On the Clock Pt II: The Winners and Losers in the NIH Money Game

March 6, 2009

Posted by Cort Johnson

Dr. Hanna at the NIH has repeatedly said that given the tight budgetary times there’s just no money for ME/CFS. A look at NIH funding across the past few years suggests, however, there’s more to the issue than she suggests. Underneath the seemingly placid surface of a stable budget a fierce fight goes on every year with some diseases winning big and some losing big; a tight budget does not mean that a disease is doomed to a stagnant budget.

THE BIG LOSERS: Each of these diseases or conditions has taken huge hits in funding over the past five years.

Disease Funding Decline (millions) Percent Decline
Acute respiratory distress syndrome -24 33.00%
Anthrax -145 58.00%
Cerebral Palsy -6 27.00%
Chronic Fatigue Syndrome -1 20.00%
Cystic Fibrosis -47 37.00%
Estrogen -42 21.00%
Parkinson’s Disease -48 21.00%
Pneumonia -42 24.00%
Smallpox -201 65.00%
Vaccine Related -279 17.00%

THE BIG WINNERS

Disease Funding Increase (millions) Percent Decline
Aphasia +9 55.00%
Autism +28 28.00%
Depression +42 14.00%
Emphysema +4 24.00%
Fetal Alcohol Syndrome +9 36.00%
Hepatitis B +10 11.00%
Fragile X +7 35.00%
Inflammatory Bowel Disease +16 25.00%
Malaria +22 25.00%
Obesity +238 56.00%
Psoriasis +4 66.00%

What Does This All Mean?

Politics and the Media can play a huge role in how a disease is funded. Yes it’s true; our highly objective medical research world is to some degree a pawn of the media. And why not? Politicians are beholden to the media and they control the NIH’s purse strings. If a disease’s constituents really demand funding they will get funding. AIDS advocates have been so effective at getting that disease funding that the NIAID  is often referred to as the National Institute of AIDS.  AID’s research currently gets 3 ½ billion dollar a year in funding from the NIH.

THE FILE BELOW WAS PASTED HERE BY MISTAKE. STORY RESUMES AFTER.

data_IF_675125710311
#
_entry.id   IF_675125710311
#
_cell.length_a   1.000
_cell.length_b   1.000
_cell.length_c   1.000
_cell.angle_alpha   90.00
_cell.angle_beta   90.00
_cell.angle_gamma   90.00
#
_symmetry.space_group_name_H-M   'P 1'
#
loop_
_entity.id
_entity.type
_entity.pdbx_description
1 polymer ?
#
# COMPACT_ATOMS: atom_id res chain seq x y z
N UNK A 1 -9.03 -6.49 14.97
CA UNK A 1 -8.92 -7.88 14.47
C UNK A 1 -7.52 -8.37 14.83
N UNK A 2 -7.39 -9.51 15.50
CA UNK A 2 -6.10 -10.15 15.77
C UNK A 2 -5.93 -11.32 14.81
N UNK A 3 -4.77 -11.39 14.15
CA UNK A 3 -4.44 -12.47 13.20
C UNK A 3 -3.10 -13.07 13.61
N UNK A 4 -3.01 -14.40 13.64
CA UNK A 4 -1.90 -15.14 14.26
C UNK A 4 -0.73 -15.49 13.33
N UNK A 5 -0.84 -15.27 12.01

The really major fluctuations have occurred in diseases on the upswing in the media and once-hot button diseases that are on the downswing. They include huge declines in spending for anthrax (-$145 million), smallpox (-$201 million) and vaccine related issues (-$279 million). Spending on obesity on the other hand, a very hot topic right now, increased by a whopping $238 million, a 56% increase in just five years. Even if its budget is declining if the NIH wants to spend money on a disease they can find a way.

Size doesn’t matter. One might expect that less well-known or important diseases would get elbowed out by the big disease lobbies during tough times – but that’s not true at all; psoriasis, Fragile X syndrome, aphasia and fetal alcohol syndrome are all diseases with small budgets that received ample funding increases (>35%) all the while the Dr. Hanna was reporting that budgets were too tight for ME/CFS funding to increase. Take away point: again – if the NIH really wants to spend money on a disease they will find a way.

Dead Wrong - Dr. Hanna is dead wrong when she states that tight budgetary times have doomed ME/CFS to its present level of mediocre funding, etc. Many diseases, even small diseases, have received significant increases in funding over the past five years. If the NIH desired to increase funding for ME/CFS they could have easily done so without impacting other programs. What’s missing at the NIH with regard to ME/CFS is not money but desire.

What’s also missing is the political will from the ME/CFS community to force the NIH to fund this disease at the level it deserves. Absent that, every indication is that the federal government will continue on at its petty pace – and the enormous suffering in the ME/CFS community will continue.

Check out What You Can Do – for some things you can do to help impact federal spending on this disease.

Next up -  On the Clock at the NIH: Part III – It’s Raining Money

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